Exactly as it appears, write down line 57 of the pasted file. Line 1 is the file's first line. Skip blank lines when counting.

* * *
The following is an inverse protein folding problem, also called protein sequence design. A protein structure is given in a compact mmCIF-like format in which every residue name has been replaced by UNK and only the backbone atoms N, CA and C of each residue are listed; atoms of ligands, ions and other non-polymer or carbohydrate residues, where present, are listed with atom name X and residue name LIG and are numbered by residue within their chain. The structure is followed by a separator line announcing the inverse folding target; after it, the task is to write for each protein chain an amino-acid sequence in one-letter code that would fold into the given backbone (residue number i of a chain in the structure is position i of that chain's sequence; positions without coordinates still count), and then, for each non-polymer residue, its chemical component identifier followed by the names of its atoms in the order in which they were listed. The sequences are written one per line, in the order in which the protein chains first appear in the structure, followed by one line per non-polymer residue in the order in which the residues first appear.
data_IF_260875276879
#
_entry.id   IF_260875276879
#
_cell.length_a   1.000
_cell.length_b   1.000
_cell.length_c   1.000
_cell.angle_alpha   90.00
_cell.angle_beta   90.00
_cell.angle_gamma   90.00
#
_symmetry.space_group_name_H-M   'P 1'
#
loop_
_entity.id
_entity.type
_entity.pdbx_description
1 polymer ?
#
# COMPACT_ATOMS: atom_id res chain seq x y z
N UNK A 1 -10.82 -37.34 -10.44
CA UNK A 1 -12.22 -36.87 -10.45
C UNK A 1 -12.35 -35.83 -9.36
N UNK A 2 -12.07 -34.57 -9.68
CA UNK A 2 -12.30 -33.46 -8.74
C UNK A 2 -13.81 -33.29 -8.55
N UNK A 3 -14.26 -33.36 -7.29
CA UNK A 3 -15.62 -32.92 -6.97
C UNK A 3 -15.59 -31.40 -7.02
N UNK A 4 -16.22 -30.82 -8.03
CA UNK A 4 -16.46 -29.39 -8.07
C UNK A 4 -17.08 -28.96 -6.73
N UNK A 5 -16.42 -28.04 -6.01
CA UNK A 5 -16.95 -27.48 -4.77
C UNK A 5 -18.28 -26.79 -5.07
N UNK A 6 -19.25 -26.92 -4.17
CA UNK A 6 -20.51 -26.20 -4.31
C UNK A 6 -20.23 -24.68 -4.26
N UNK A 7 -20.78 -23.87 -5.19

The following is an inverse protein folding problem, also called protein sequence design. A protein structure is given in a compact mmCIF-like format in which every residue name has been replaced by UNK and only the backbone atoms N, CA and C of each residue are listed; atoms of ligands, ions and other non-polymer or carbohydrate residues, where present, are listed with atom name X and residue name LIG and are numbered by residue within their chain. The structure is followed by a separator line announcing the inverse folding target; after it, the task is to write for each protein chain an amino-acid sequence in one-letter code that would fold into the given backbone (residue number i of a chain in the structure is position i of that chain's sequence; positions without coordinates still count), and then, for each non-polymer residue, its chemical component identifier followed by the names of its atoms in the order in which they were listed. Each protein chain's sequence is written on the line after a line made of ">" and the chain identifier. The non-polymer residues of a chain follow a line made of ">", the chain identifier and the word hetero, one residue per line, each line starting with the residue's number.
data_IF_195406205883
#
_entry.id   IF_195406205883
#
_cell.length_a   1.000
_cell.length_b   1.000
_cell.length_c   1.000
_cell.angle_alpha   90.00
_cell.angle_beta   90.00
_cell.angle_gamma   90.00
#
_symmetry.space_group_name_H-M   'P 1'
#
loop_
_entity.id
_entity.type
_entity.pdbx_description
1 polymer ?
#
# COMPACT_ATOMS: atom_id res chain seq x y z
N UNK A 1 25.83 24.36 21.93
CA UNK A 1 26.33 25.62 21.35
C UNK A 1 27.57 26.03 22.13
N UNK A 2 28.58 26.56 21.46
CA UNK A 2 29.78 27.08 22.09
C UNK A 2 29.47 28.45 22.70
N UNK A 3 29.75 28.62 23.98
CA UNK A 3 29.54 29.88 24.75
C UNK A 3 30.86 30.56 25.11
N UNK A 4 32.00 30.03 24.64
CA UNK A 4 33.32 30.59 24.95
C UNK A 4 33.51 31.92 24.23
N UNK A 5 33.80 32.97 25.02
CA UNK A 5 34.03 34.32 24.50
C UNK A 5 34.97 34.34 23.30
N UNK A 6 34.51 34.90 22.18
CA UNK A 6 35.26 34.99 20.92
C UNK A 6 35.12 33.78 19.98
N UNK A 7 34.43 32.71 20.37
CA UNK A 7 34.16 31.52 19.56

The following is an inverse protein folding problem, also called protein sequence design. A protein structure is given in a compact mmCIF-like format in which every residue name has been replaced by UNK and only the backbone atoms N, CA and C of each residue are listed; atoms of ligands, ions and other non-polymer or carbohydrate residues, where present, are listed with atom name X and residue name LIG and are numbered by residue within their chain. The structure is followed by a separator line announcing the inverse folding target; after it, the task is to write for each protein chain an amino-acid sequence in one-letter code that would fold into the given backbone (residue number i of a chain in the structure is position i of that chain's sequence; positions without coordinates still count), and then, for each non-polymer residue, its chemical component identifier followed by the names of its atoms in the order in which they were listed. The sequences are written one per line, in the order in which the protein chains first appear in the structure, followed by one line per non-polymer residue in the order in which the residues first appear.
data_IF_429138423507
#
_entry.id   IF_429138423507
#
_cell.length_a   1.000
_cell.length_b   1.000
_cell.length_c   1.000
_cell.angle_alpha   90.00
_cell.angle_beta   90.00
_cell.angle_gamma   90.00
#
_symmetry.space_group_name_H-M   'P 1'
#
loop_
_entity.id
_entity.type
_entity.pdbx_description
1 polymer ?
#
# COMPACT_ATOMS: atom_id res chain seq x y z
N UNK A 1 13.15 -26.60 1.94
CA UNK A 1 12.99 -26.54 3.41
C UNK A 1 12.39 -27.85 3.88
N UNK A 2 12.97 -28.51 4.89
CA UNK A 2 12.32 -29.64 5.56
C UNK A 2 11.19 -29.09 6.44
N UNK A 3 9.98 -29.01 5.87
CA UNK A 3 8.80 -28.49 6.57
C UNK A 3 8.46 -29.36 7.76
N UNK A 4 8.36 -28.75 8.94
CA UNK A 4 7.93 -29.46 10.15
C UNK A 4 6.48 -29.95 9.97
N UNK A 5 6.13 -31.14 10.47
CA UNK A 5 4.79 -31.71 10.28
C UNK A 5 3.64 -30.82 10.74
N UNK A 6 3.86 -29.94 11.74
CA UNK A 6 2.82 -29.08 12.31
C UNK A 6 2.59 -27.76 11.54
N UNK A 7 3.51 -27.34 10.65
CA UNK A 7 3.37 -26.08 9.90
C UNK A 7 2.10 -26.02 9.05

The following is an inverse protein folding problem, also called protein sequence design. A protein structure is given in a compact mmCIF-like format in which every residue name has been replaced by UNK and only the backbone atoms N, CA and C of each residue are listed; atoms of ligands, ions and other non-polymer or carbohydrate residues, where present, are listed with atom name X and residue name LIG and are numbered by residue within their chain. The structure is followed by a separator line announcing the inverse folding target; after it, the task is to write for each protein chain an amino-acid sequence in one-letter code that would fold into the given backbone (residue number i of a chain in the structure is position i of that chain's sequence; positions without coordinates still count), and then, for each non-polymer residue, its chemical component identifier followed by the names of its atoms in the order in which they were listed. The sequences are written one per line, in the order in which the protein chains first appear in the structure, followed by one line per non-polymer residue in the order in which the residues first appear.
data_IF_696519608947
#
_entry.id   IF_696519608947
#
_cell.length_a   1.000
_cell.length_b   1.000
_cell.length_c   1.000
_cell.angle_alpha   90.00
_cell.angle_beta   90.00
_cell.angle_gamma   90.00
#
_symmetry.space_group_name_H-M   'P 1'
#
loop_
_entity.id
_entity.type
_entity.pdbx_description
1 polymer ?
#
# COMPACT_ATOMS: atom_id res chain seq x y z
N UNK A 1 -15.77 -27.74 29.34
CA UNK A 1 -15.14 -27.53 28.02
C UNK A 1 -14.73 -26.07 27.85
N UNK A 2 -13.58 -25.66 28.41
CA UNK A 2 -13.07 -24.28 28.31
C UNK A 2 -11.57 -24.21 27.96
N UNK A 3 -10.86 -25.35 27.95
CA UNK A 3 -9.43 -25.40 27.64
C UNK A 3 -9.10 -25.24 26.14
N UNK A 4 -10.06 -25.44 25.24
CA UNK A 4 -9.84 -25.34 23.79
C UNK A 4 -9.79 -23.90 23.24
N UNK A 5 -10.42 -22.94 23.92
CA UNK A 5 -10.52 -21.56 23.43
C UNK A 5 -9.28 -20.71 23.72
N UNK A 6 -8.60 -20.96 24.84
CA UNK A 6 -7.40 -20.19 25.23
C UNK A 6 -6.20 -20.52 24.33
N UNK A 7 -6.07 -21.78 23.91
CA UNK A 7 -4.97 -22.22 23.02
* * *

_entity.type